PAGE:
Moreover, both the TRIPS agreement and the Indian law allow medicines to be legally registered (i.e. obtain approval from the drug regulatory agency) even when the drug is under patent protection. It can be allowed so that the generic version of the medicine can be made immediately available as soon as the patent term of a medicine expires or as soon as a compulsory license is issued to the generic company even while the patent of the innovator company is still valid. It can thus be allowed in situations where the medicine is used for research purposes (known as the “Bolar” provision in TRIPS). This provision is an important health safeguard because it allows generic manufacturers to conduct tests on its generic version, so that it is ready for marketing as soon as it is legally possible. In the case of life saving drugs (such as an anti-cancer drug like Sorafenib), even a delay of a few months in the introduction of cheaper generics can mean hundreds or thousands of deaths among patients who would die, not because there is no treatment, but because the treatment with a patented medicine is too expensive. In the US Bayer’s Nexavar cost US$ 5,400 per month to a patients, that is more than Rs 250,000 per month. Over 99 percent of Indian patients would not be able to afford such costs, even if they were to sell all their assets.

It needs to be understood that the mere act of registering a medicine and getting a marketing approval does not constitute an infringement of a patent. If, after this step, the generic company were to market the drug, the patent holder has the right to sue the company for patent infringement. But the place to do so is not the drug regulatory agency, but the Patent office.

If Bayer’s plea is upheld, it would be in violation of the Indian Patent Act. This would be extremely unfortunate, as it would mean overturning some of the health safeguards that the Indian parliament had put in place when the Indian Act was amended in 2005 to make it TRIPS compliant. It may be recalled that the Indian parliament, while putting in place these safeguards had taken into account the very large mobilization of people – in India as well as across the globe – demanding that India continue to function as a source for affordable generic medicines. So the Bayer case has implications for access, not just for patients in India, but for poor people in large parts of the world.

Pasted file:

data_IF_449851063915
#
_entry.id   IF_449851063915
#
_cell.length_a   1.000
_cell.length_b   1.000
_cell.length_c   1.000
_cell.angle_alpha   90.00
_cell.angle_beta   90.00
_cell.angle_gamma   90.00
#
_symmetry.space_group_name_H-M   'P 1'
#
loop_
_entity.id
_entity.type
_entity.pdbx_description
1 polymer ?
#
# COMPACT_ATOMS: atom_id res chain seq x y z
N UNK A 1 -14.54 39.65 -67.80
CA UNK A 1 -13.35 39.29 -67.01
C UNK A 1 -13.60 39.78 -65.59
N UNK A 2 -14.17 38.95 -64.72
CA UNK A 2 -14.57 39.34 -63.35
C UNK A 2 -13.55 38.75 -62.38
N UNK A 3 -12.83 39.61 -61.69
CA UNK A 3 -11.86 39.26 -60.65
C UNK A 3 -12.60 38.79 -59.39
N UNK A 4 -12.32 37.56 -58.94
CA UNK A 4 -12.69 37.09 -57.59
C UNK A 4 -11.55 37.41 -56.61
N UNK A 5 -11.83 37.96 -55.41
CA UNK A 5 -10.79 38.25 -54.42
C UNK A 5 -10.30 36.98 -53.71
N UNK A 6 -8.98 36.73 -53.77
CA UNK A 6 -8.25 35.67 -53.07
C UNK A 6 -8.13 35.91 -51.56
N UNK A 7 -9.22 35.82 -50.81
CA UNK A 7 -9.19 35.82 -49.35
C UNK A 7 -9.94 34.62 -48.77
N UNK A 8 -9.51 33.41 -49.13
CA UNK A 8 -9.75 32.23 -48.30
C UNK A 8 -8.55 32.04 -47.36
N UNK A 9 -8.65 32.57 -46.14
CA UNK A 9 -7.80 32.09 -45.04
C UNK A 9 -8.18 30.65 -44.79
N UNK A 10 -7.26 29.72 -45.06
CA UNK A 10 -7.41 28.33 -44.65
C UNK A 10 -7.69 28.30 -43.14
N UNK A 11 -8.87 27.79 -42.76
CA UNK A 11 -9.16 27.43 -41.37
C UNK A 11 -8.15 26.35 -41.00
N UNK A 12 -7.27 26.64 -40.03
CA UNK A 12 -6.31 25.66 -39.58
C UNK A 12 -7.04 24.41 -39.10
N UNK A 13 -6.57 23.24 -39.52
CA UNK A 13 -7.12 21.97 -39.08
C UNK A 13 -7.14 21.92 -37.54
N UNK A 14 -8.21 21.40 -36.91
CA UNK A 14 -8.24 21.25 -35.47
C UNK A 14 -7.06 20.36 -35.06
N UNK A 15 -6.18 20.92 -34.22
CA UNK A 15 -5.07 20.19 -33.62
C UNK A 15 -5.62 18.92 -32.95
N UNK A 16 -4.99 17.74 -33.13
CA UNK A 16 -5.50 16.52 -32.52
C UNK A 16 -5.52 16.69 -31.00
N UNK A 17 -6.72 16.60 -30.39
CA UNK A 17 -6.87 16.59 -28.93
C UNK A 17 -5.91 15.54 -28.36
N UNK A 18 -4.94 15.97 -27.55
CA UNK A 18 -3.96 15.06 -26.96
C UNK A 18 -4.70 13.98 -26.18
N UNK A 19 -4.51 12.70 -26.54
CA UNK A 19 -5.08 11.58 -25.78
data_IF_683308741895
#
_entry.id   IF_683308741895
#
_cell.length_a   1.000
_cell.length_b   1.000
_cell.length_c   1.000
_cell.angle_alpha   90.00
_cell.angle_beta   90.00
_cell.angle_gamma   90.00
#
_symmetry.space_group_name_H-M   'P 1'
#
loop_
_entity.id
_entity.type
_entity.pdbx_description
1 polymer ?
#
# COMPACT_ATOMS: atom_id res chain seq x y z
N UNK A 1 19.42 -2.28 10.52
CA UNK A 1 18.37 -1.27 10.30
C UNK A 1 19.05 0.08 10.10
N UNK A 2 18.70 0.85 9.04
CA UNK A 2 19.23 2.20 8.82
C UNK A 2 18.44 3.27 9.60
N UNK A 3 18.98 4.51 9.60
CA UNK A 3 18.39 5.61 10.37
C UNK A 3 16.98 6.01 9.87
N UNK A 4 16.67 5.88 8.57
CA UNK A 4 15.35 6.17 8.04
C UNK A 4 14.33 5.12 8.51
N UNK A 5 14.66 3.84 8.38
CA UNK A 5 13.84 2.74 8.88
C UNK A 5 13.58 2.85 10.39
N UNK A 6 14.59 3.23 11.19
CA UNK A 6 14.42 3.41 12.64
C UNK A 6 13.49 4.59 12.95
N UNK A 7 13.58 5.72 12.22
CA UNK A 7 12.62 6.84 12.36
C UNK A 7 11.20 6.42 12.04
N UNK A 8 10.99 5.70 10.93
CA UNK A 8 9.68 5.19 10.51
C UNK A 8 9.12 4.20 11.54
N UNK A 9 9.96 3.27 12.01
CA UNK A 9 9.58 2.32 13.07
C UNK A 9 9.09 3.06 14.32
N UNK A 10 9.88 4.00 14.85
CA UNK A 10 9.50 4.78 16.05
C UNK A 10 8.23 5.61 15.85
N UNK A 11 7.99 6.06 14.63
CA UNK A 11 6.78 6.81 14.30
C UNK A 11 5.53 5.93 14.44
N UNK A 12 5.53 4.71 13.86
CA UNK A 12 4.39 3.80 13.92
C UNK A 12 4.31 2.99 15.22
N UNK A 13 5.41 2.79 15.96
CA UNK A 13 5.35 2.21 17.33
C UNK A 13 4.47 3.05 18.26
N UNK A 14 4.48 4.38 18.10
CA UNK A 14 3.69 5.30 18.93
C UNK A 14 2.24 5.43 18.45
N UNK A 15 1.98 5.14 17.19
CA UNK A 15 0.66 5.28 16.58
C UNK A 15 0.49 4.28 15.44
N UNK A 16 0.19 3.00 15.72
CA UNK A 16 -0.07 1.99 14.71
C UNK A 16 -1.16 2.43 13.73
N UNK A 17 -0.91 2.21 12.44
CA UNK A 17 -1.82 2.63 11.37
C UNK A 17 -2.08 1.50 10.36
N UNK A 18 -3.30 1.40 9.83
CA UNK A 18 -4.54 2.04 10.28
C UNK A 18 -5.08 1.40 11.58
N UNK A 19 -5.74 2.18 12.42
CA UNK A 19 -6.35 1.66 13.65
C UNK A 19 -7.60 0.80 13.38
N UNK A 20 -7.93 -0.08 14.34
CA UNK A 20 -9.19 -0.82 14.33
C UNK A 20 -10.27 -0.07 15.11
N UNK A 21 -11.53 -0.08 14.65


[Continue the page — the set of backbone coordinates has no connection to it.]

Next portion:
Further, it would mean giving sanctity to higher standards of patent protection than what is required by the TRIPS agreement. This is precisely what Bayer is aiming for. It seeks to safeguard its own monopoly right and a one billion Euro market in the near future. It also wants to set a precedent that other drug MNCs can benefit from. In essence it would mean that the entry of generic versions of life saving drugs would be delayed.

Government Reluctant to Defend its own Law

In the midst of this controversy, the conduct of the Drug Controller General of India’s office has been strangely ambiguous. When the interim order was passed by the court in November, they appear to have made little or no efforts to put forward a counter position. Even on January 19, it was left to the Cancer Patients Aid Association to argue the case in favor of poor patients. In fact, a few months back, the DCGI’s office had initiated a move to link the drug approval process with its patent status. The DCGI had gone public on this issue and had stated: “We are going to seek the list of the drugs from innovator companies that have received patent in India. Once we have the database of the drugs which have been granted patent, we will not give any marketing approval to their generic versions” (Economic Times, April 26, 2008). While the move is yet to fructify, the very attempt to do so raises several questions. Why is the premier drug regulatory authority in India interested in curbing its own powers by becoming subservient to the decisions of the Patent office. Is this a result of influence that is being exerted by drug MNCs on the DCGI’s office?

In 2005, the Left parties were in a position to influence the amendments to the Indian Patent Act. We understand that many of these amendments were not to the liking of many powerful forces – drug MNCs, as well as elements within the government who would like to promote corporate interests. Ever since then, there have been a series of attempts to undermine the health safeguards in the Indian Patent Act. Almost on every such occasion, the government of India has chosen to remain a silent spectator, at best. Clearly, this government appears interested in making a mockery of an Act of parliament.